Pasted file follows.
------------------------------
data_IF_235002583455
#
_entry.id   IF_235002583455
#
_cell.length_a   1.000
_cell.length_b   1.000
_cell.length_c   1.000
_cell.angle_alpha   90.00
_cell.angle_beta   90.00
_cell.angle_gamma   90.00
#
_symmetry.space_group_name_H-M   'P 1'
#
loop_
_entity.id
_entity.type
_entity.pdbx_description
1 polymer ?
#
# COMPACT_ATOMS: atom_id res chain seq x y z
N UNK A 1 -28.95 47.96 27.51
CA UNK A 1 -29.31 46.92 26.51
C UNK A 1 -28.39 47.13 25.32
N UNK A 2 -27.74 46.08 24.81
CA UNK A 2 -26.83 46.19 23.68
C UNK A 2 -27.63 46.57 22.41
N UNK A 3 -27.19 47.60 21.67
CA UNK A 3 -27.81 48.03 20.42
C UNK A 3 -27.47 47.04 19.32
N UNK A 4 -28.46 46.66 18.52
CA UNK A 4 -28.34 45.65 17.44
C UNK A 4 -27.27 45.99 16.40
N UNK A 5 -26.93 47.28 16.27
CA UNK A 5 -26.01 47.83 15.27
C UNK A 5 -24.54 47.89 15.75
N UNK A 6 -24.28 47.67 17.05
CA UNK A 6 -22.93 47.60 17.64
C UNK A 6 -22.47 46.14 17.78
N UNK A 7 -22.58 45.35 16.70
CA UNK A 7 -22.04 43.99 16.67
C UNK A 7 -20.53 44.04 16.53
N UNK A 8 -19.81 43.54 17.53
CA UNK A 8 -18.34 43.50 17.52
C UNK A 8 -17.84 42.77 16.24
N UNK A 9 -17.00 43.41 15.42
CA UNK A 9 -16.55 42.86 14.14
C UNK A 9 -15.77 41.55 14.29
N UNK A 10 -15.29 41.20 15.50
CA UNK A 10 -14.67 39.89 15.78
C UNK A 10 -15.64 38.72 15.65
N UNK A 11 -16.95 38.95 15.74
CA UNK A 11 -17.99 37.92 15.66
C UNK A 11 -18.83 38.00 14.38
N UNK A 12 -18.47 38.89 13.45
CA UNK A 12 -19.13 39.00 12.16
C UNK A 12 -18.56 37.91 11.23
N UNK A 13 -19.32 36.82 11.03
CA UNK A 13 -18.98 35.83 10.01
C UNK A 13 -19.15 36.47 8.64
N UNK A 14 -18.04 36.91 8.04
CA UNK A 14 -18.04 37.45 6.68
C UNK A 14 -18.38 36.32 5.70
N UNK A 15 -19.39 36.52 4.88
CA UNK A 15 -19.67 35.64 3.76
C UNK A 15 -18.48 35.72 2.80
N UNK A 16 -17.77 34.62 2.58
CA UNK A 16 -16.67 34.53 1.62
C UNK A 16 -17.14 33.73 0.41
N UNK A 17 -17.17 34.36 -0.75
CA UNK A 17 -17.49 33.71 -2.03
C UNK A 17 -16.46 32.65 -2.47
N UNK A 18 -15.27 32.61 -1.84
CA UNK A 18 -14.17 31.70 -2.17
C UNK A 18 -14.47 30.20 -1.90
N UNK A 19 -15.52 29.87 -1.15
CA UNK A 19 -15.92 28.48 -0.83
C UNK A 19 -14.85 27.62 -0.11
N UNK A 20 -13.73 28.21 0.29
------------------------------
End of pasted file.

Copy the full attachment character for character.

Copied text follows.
data_IF_235002583455
#
_entry.id   IF_235002583455
#
_cell.length_a   1.000
_cell.length_b   1.000
_cell.length_c   1.000
_cell.angle_alpha   90.00
_cell.angle_beta   90.00
_cell.angle_gamma   90.00
#
_symmetry.space_group_name_H-M   'P 1'
#
loop_
_entity.id
_entity.type
_entity.pdbx_description
1 polymer ?
#
# COMPACT_ATOMS: atom_id res chain seq x y z
N UNK A 1 -28.95 47.96 27.51
CA UNK A 1 -29.31 46.92 26.51
C UNK A 1 -28.39 47.13 25.32
N UNK A 2 -27.74 46.08 24.81
CA UNK A 2 -26.83 46.19 23.68
C UNK A 2 -27.63 46.57 22.41
N UNK A 3 -27.19 47.60 21.67
CA UNK A 3 -27.81 48.03 20.42
C UNK A 3 -27.47 47.04 19.32
N UNK A 4 -28.46 46.66 18.52
CA UNK A 4 -28.34 45.65 17.44
C UNK A 4 -27.27 45.99 16.40
N UNK A 5 -26.93 47.28 16.27
CA UNK A 5 -26.01 47.83 15.27
C UNK A 5 -24.54 47.89 15.75
N UNK A 6 -24.28 47.67 17.05
CA UNK A 6 -22.93 47.60 17.64
C UNK A 6 -22.47 46.14 17.78
N UNK A 7 -22.58 45.35 16.70
CA UNK A 7 -22.04 43.99 16.67
C UNK A 7 -20.53 44.04 16.53
N UNK A 8 -19.81 43.54 17.53
CA UNK A 8 -18.34 43.50 17.52
C UNK A 8 -17.84 42.77 16.24
N UNK A 9 -17.00 43.41 15.42
CA UNK A 9 -16.55 42.86 14.14
C UNK A 9 -15.77 41.55 14.29
N UNK A 10 -15.29 41.20 15.50
CA UNK A 10 -14.67 39.89 15.78
C UNK A 10 -15.64 38.72 15.65
N UNK A 11 -16.95 38.95 15.74
CA UNK A 11 -17.99 37.92 15.66
C UNK A 11 -18.83 38.00 14.38
N UNK A 12 -18.47 38.89 13.45
CA UNK A 12 -19.13 39.00 12.16
C UNK A 12 -18.56 37.91 11.23
N UNK A 13 -19.32 36.82 11.03
CA UNK A 13 -18.98 35.83 10.01
C UNK A 13 -19.15 36.47 8.64
N UNK A 14 -18.04 36.91 8.04
CA UNK A 14 -18.04 37.45 6.68
C UNK A 14 -18.38 36.32 5.70
N UNK A 15 -19.39 36.52 4.88
CA UNK A 15 -19.67 35.64 3.76
C UNK A 15 -18.48 35.72 2.80
N UNK A 16 -17.77 34.62 2.58
CA UNK A 16 -16.67 34.53 1.62
C UNK A 16 -17.14 33.73 0.41
N UNK A 17 -17.17 34.36 -0.75
CA UNK A 17 -17.49 33.71 -2.03
C UNK A 17 -16.46 32.65 -2.47
N UNK A 18 -15.27 32.61 -1.84
CA UNK A 18 -14.17 31.70 -2.17
C UNK A 18 -14.47 30.20 -1.90
N UNK A 19 -15.52 29.87 -1.15
CA UNK A 19 -15.92 28.48 -0.83
C UNK A 19 -14.85 27.62 -0.11
N UNK A 20 -13.73 28.21 0.29